Driving Titus Canyon Road Into Death Valley National Park

Titus Canyon Narrows in Death Valley National Park, California

Normally hikes are my favorite part of every road trip, and while we did some amazing hikes in Death Valley National Park, one of my favorite experiences was driving Titus Canyon Road. The 27 mile adventure was much more than a drive! It has astounding mountains, steep twisting roads with hairpin turns, gorgeous colorful rock formations, bighorn sheep, lush plant life and cacti, a ghost town, abandoned mines, a dry waterfall, ancient petroglyphs, and breathtaking canyon narrows.

Titus Canyon Road is the most popular back-country road in Death Valley National Park.

It takes an average of three hours to drive Titus Canyon Road from its start near Beatty, Nevada to it’s finish in Death Valley. But it took us a little over four hours though because we stopped frequently to enjoy the dramatic and stunning desert landscapes, scout for bighorn sheep, hike and climb on the rocks, and explore the ghost town and petroglyphs. The road was so bumpy, uneven, and rocky that we also drove really, really slow, especially on the steep switchbacks along sheer cliffs!

Driving The 27 Mile Titus Canyon Road

We saved the popular Titus Canyon Drive for our last day in Death Valley National Park.

I knew we’d be pretty tired from a week of hiking and exploring in the hot desert, and that a long adventurous drive would be welcome by all of us. We also saved visiting the Rhyolite Ghost Town and Goldwell Open Air Museum in Nevada and Ubehebe Crater in Death Valley for the same day because the ghost town and museum are near the start of the Titus Canyon Drive and the end of the drive is already halfway to Ubehebe Crater from Furance Creek.

After visiting the historic Rhyolite Ghost Town and Goldwell Open Air Museum and Sculpture Park, we turned off HWY 374 onto Titus Canyon Road and began our 27 mile adventure.

The one-way, washboard dirt road took us trekking west across the Amargosa Valley bumping up into the Grapevine Mountains. After seven or eight miles, we crossed back into California and Death Valley National Park.

At White Pass, the road enters upper Titanothere Canyon. Named after a huge titanothere (similar to a rhinoceros) whose fossilized skull was discovered in the area in 1933, the canyon contains 30-35 million year old fossil beds. It is also lined with vibrant, colorful rock deposits in reds, pinks, golds, yellows, greens, and purples. The spectacular landscape looked like a bigger, better, more incredible version of Artist’s Palette and took my breath away. I think I made Brian stop after almost every turn in the road so I could take photos!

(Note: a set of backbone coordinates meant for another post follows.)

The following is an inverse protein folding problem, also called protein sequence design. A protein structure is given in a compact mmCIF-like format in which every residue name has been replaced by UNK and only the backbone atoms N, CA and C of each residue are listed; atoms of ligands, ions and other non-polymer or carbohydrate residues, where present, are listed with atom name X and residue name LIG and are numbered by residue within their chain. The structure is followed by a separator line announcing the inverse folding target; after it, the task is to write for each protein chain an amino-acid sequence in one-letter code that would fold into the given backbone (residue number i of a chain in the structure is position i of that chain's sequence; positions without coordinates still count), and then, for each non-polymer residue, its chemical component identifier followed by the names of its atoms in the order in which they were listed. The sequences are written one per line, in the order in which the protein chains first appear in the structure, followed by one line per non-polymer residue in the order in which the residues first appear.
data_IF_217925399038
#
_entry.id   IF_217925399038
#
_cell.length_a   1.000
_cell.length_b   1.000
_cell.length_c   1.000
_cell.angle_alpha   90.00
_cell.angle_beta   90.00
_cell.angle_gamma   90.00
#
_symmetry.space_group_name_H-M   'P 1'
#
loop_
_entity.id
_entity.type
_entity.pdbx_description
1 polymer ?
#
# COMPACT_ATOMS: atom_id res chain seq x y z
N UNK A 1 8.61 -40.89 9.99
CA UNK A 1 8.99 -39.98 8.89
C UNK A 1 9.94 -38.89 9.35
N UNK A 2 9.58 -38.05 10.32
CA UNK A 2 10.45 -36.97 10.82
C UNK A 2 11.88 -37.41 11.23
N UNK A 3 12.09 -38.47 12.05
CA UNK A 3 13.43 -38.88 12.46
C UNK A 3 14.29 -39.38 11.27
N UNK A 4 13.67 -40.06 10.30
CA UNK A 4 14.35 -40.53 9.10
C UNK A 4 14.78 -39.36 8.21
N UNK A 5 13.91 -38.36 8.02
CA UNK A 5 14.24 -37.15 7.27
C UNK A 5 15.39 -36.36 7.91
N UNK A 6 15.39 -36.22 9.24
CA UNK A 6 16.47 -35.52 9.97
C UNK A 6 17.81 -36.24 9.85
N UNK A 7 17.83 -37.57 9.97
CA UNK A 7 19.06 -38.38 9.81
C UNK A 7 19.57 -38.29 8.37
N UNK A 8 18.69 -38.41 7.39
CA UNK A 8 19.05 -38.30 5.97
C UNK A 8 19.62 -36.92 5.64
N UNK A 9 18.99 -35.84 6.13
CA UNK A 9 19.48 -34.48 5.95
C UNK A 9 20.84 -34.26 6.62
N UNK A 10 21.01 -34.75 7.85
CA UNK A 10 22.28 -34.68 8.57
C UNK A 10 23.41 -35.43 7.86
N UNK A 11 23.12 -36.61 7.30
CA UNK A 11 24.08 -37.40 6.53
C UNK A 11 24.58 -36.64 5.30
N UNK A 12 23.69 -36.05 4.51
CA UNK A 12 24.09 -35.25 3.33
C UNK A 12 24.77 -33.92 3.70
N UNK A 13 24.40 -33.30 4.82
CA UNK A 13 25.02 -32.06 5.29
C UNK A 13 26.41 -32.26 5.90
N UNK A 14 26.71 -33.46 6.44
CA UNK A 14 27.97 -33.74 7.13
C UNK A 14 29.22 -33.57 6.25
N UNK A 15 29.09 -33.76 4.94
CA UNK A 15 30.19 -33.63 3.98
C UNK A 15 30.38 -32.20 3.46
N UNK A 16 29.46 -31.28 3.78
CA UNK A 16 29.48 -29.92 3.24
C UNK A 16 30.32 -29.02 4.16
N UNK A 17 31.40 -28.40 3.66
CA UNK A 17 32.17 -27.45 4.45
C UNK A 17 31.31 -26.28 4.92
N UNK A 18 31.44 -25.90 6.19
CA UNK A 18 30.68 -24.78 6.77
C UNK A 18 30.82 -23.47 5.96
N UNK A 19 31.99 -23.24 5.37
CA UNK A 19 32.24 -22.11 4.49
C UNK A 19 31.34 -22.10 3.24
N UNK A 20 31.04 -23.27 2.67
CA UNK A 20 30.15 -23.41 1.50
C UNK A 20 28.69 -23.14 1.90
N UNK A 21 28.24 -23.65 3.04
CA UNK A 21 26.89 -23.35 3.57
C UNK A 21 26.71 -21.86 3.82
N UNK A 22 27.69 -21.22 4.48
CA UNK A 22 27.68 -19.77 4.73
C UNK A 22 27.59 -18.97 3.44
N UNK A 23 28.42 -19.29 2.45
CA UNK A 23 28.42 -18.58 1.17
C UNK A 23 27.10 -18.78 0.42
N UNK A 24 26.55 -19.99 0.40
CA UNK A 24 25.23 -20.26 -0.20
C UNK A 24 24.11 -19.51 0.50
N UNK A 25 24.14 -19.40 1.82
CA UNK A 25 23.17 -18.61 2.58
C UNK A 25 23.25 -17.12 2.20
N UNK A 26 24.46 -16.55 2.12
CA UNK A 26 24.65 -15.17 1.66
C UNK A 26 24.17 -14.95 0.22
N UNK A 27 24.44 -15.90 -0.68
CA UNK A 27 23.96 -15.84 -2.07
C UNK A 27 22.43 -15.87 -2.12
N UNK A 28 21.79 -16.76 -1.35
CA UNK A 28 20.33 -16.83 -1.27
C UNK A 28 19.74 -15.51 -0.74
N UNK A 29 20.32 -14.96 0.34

As the road winds through sagebrush and rock outcroppings, it begins to climb several switchbacks up the curving mountainside covered in red dirt and red rocks to Red Pass. In places, the road is bumpy, uneven, and very narrow, with tight hairpin turns on steep grades and sheer cliffs that drop hundreds of feet. I don’t mind heights, but holy moly, driving up the steep dirt road to Red Pass that was barely wider than our truck with a straight drop down out my window and no railings had me a more than a little freaked out. I even let out a nervous shout once or twice as the truck jerked sideways as we navigated the potholes, rocks, and uneven road!

Thankfully, that part of the drive is only a few miles!

At 5,250 feet elevation, Red Pass is the highest point on Titus Canyon Road. Red Pass marks the divide between Titanothere Canyon and Titus Canyon. If you have time, pull off the road at the top of Red Pass and check out the magnificent views in both directions. Who knows? You might even spot a Bighorn Sheep like we did if you have binoculars!

The road then descends from Red Pass into Upper Titus Canyon and on the left, you’ll see several abandoned mines and a ghost town with some seriously unscrupulous origins.

The ghost town of Leadfield is the site of notorious mining scam. Just before Leadfield, if you look to the left, you’ll see an open mine shaft and an incredible dry waterfall!

All that’s left today are a few old buildings and mines, mine tailings, rotten timbers, and rusted mining relics, but from 1926-1927, it was a booming mining town. Outrageous false advertisements leveraging the reputation of Death Valley’s successful mining operations brought hundreds of people to the site only to quickly discover it was a bust.